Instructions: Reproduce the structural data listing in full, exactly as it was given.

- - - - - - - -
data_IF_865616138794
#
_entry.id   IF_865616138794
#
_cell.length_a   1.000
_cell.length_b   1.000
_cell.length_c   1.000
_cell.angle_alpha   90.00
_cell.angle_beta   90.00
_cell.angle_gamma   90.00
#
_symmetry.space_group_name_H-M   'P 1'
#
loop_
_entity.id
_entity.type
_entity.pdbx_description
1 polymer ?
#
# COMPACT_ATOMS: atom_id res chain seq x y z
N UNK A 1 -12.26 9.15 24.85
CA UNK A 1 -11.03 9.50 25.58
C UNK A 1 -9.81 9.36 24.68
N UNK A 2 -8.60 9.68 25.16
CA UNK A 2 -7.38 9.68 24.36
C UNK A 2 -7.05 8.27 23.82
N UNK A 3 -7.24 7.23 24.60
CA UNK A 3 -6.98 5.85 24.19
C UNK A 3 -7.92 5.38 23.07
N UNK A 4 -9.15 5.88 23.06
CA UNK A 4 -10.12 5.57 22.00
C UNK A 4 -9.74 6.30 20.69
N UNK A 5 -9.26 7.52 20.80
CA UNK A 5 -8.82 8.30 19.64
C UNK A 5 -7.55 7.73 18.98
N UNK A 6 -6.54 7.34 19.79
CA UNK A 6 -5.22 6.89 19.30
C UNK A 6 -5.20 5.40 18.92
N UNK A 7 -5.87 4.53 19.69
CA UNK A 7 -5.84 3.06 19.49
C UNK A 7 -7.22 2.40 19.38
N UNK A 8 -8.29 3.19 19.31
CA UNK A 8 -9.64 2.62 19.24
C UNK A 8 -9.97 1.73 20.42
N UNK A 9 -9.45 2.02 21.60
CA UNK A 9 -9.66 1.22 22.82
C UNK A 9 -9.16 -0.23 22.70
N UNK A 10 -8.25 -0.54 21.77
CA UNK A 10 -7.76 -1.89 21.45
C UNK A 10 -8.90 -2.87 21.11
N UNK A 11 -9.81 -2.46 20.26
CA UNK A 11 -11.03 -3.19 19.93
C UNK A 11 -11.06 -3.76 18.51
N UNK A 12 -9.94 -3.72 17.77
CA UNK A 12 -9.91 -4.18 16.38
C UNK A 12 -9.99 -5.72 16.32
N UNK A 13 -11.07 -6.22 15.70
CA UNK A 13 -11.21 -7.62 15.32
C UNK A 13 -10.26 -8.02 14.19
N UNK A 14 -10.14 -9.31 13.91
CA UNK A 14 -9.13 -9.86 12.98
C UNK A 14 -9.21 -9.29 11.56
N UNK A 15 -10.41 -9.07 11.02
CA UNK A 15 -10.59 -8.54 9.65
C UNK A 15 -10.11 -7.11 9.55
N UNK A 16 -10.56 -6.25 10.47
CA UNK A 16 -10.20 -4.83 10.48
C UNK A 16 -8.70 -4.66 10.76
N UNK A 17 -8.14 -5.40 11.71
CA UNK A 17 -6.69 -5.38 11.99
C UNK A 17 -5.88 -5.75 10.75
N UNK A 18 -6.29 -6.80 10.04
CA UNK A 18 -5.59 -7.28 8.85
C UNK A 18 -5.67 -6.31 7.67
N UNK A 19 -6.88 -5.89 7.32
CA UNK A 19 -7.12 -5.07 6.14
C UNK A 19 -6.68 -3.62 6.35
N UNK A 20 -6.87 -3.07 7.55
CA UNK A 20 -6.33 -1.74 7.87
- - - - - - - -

data_IF_865616138794
#
_entry.id   IF_865616138794
#
_cell.length_a   1.000
_cell.length_b   1.000
_cell.length_c   1.000
_cell.angle_alpha   90.00
_cell.angle_beta   90.00
_cell.angle_gamma   90.00
#
_symmetry.space_group_name_H-M   'P 1'
#
loop_
_entity.id
_entity.type
_entity.pdbx_description
1 polymer ?
#
# COMPACT_ATOMS: atom_id res chain seq x y z
N UNK A 1 -12.26 9.15 24.85
CA UNK A 1 -11.03 9.50 25.58
C UNK A 1 -9.81 9.36 24.68
N UNK A 2 -8.60 9.68 25.16
CA UNK A 2 -7.38 9.68 24.36
C UNK A 2 -7.05 8.27 23.82
N UNK A 3 -7.24 7.23 24.60
CA UNK A 3 -6.98 5.85 24.19
C UNK A 3 -7.92 5.38 23.07
N UNK A 4 -9.15 5.88 23.06
CA UNK A 4 -10.12 5.57 22.00
C UNK A 4 -9.74 6.30 20.69
N UNK A 5 -9.26 7.52 20.80
CA UNK A 5 -8.82 8.30 19.64
C UNK A 5 -7.55 7.73 18.98
N UNK A 6 -6.54 7.34 19.79
CA UNK A 6 -5.22 6.89 19.30
C UNK A 6 -5.20 5.40 18.92
N UNK A 7 -5.87 4.53 19.69
CA UNK A 7 -5.84 3.06 19.49
C UNK A 7 -7.22 2.40 19.38
N UNK A 8 -8.29 3.19 19.31
CA UNK A 8 -9.64 2.62 19.24
C UNK A 8 -9.97 1.73 20.42
N UNK A 9 -9.45 2.02 21.60
CA UNK A 9 -9.66 1.22 22.82
C UNK A 9 -9.16 -0.23 22.70
N UNK A 10 -8.25 -0.54 21.77
CA UNK A 10 -7.76 -1.89 21.45
C UNK A 10 -8.90 -2.87 21.11
N UNK A 11 -9.81 -2.46 20.26
CA UNK A 11 -11.03 -3.19 19.93
C UNK A 11 -11.06 -3.76 18.51
N UNK A 12 -9.94 -3.72 17.77
CA UNK A 12 -9.91 -4.18 16.38
C UNK A 12 -9.99 -5.72 16.32
N UNK A 13 -11.07 -6.22 15.70
CA UNK A 13 -11.21 -7.62 15.32
C UNK A 13 -10.26 -8.02 14.19
N UNK A 14 -10.14 -9.31 13.91
CA UNK A 14 -9.13 -9.86 12.98
C UNK A 14 -9.21 -9.29 11.56
N UNK A 15 -10.41 -9.07 11.02
CA UNK A 15 -10.59 -8.54 9.65
C UNK A 15 -10.11 -7.11 9.55
N UNK A 16 -10.56 -6.25 10.47
CA UNK A 16 -10.20 -4.83 10.48
C UNK A 16 -8.70 -4.66 10.76
N UNK A 17 -8.14 -5.40 11.71
CA UNK A 17 -6.69 -5.38 11.99
C UNK A 17 -5.88 -5.75 10.75
N UNK A 18 -6.29 -6.80 10.04
CA UNK A 18 -5.59 -7.28 8.85
C UNK A 18 -5.67 -6.31 7.67
N UNK A 19 -6.88 -5.89 7.32
CA UNK A 19 -7.12 -5.07 6.14
C UNK A 19 -6.68 -3.62 6.35
N UNK A 20 -6.87 -3.07 7.55
CA UNK A 20 -6.33 -1.74 7.87